Since January, Pittsburgh City Councilors and community members have debated the merits of a "land bank" bill introduced by city Councilor Deb Gross. The bill would create a quasi-governmental agency responsible for acquiring blighted, vacant or tax-delinquent land around the city; the land bank would then work with developers, community-development groups and others to revitalize the properties.
Almost everyone agrees the city isn't effectively dealing with dilapidated property now, but Gross' legislation has generated criticism from some community groups and city councilors Daniel Lavelle and Ricky Burgess, who represent neighborhoods with a disproportionate share of blighted and vacant properties. Among the sticking points are whether city council should have direct oversight of how properties are disposed, and whether there are sufficient protections to prevent developers from swooping in with agendas that neighborhoods don't like.
Earlier this month, Burgess and Lavelle proposed a set of amendments that, among other things, would give city council direct authority over what the land bank does with individual pieces of land. Councilors Gross and Corey O'Connor, meanwhile, have proposed amendments they say would strengthen the community-input process by adding members of blighted communities to the land-bank board and creating a mechanism that allows neighbors to force public hearings on the disposition of nearby land. But they would maintain the land bank's independence from council politics.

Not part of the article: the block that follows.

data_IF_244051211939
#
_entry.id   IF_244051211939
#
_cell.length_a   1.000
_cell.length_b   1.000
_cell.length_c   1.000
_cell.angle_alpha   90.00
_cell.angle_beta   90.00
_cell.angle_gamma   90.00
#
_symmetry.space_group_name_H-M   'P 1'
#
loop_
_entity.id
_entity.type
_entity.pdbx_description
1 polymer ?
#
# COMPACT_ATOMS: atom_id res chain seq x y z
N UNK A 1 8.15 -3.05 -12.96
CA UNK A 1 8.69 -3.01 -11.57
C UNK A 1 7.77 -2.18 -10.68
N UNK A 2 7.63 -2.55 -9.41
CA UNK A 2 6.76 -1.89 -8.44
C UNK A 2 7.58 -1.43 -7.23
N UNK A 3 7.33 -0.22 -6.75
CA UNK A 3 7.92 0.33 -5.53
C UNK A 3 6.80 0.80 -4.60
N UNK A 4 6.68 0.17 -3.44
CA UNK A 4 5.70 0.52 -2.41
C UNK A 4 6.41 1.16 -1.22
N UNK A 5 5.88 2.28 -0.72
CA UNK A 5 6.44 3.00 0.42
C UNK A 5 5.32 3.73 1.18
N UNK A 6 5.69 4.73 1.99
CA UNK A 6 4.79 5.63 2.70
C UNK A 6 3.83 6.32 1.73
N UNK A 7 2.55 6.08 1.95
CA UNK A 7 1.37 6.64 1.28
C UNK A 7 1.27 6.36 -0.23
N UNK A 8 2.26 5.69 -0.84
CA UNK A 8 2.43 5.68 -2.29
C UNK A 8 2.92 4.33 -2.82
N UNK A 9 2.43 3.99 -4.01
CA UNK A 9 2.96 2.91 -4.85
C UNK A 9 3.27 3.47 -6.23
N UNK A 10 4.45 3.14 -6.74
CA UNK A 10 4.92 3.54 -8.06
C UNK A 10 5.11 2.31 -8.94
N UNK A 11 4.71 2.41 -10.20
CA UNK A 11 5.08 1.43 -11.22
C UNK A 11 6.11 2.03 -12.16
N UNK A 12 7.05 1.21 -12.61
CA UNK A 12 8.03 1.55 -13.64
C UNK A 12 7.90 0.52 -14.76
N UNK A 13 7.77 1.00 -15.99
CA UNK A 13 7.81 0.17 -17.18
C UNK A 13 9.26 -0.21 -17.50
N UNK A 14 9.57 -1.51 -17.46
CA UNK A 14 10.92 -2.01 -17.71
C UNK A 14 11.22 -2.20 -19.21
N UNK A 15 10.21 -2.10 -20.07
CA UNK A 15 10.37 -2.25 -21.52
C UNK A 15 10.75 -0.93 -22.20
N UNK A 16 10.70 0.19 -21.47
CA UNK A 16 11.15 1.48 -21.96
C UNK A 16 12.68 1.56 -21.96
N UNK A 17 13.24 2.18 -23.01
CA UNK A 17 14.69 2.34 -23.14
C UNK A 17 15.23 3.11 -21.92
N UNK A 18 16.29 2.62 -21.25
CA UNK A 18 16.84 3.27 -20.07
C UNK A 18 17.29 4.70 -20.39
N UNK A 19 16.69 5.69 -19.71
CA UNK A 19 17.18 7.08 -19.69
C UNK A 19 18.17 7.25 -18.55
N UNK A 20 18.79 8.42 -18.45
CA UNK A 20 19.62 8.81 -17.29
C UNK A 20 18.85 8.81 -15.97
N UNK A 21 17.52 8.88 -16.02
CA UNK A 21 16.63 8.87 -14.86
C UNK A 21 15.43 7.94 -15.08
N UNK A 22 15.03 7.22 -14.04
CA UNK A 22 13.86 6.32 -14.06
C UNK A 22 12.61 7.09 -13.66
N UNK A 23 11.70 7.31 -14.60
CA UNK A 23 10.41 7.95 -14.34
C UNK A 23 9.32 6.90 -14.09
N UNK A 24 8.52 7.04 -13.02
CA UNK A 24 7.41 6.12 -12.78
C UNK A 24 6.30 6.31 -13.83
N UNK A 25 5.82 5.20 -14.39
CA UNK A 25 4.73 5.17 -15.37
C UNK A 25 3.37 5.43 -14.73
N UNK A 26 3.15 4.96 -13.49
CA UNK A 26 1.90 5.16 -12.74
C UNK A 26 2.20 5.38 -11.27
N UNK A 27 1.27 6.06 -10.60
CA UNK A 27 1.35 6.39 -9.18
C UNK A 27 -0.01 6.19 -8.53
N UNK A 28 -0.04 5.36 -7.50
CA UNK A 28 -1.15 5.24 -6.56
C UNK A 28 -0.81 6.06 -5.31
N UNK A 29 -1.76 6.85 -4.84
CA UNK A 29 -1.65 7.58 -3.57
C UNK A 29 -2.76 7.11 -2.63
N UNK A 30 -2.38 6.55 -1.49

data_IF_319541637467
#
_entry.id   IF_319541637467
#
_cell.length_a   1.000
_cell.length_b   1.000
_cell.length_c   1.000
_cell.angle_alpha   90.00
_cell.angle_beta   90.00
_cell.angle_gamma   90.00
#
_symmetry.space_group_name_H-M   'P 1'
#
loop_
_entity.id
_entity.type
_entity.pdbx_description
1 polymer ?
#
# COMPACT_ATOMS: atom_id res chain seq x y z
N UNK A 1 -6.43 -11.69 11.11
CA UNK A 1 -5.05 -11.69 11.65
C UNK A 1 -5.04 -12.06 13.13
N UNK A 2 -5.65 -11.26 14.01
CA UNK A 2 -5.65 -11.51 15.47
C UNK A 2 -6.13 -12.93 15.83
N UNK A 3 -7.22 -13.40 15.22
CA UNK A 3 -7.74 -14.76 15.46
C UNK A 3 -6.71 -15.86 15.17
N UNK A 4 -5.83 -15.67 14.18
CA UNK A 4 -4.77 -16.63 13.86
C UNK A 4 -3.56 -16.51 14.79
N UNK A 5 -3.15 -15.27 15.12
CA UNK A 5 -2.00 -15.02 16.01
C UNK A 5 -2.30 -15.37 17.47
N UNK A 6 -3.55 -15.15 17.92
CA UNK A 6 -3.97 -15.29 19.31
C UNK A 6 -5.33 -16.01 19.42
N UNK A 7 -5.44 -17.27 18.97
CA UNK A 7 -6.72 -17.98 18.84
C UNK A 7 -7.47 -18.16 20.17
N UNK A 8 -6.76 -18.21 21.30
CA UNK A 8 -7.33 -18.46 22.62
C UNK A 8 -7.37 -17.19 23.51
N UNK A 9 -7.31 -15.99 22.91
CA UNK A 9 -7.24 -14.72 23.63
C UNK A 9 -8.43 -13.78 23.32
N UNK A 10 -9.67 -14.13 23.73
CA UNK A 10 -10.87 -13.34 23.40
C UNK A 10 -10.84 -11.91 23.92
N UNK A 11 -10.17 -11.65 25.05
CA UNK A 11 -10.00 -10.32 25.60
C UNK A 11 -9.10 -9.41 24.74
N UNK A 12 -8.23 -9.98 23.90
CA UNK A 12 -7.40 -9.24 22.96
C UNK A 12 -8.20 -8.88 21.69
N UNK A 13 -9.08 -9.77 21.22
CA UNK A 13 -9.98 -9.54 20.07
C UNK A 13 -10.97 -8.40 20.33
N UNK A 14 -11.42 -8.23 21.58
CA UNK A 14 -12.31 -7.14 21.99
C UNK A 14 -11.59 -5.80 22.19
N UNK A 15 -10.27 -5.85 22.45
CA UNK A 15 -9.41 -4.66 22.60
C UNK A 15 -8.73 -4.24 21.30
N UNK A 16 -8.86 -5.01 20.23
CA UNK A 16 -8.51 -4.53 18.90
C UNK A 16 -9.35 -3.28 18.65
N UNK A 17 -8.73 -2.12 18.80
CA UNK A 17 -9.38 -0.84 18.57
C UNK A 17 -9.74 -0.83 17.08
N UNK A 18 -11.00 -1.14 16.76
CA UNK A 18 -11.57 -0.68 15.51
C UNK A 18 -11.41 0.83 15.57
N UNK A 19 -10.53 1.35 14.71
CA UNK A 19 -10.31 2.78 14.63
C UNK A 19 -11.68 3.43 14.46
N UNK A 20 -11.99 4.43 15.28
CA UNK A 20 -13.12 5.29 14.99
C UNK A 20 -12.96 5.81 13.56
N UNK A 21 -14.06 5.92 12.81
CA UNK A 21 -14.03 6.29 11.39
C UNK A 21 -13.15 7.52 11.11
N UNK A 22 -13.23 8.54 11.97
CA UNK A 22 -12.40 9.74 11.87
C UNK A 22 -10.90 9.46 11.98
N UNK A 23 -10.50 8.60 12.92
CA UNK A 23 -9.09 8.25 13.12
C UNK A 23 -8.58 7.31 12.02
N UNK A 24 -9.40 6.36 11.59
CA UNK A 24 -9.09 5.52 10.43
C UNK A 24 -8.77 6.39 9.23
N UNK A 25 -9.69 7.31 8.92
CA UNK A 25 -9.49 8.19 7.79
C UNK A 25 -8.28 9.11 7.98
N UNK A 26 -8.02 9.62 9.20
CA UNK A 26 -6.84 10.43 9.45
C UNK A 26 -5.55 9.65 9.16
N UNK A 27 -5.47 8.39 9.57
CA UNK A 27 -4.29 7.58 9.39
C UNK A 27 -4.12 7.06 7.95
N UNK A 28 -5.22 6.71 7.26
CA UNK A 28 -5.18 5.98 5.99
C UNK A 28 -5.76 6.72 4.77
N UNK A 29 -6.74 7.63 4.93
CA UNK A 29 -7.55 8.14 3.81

City Paper invited Gross, O'Connor, Lavelle and Burgess to sit down on March 21 to discuss the issues presented by their amendments. (Lavelle attended via conference call.) This conversation has been edited for space and clarity.
City Paper: Councilwoman Gross, you've introduced legislation that would dramatically change the way land is acquired and disposed of around the city — and since you introduced the bill in January, there's been a ton of feedback [including two packed council hearings]. I'm curious what you think you've learned in the last two months —and whether any of what you've heard has changed your perspective.
Gross: I've said it before, I've said it in the public hearings, but it bears repeating that it is tremendous and impressive how well Pittsburghers take care of themselves and how much they care about their neighborhoods. But it also speaks to, I think, the pent-up need around this issue for solutions — that there have been pent-up frustrations that have built up over decades of bureaucratic tangle. This is legislation that could really improve the way we've been doing things, so it's important to get it right and to empower the neighborhoods. They've been disempowered for far too long. As Councilman Burgess points out, the city is the biggest slumlord in the city of Pittsburgh. It's time that we change that.
CP: And Councilman Burgess, a couple years ago you introduced land-banking legislation yourself, so I'm curious what you think is problematic about the current way that blighted and vacant land is dealt with in the city.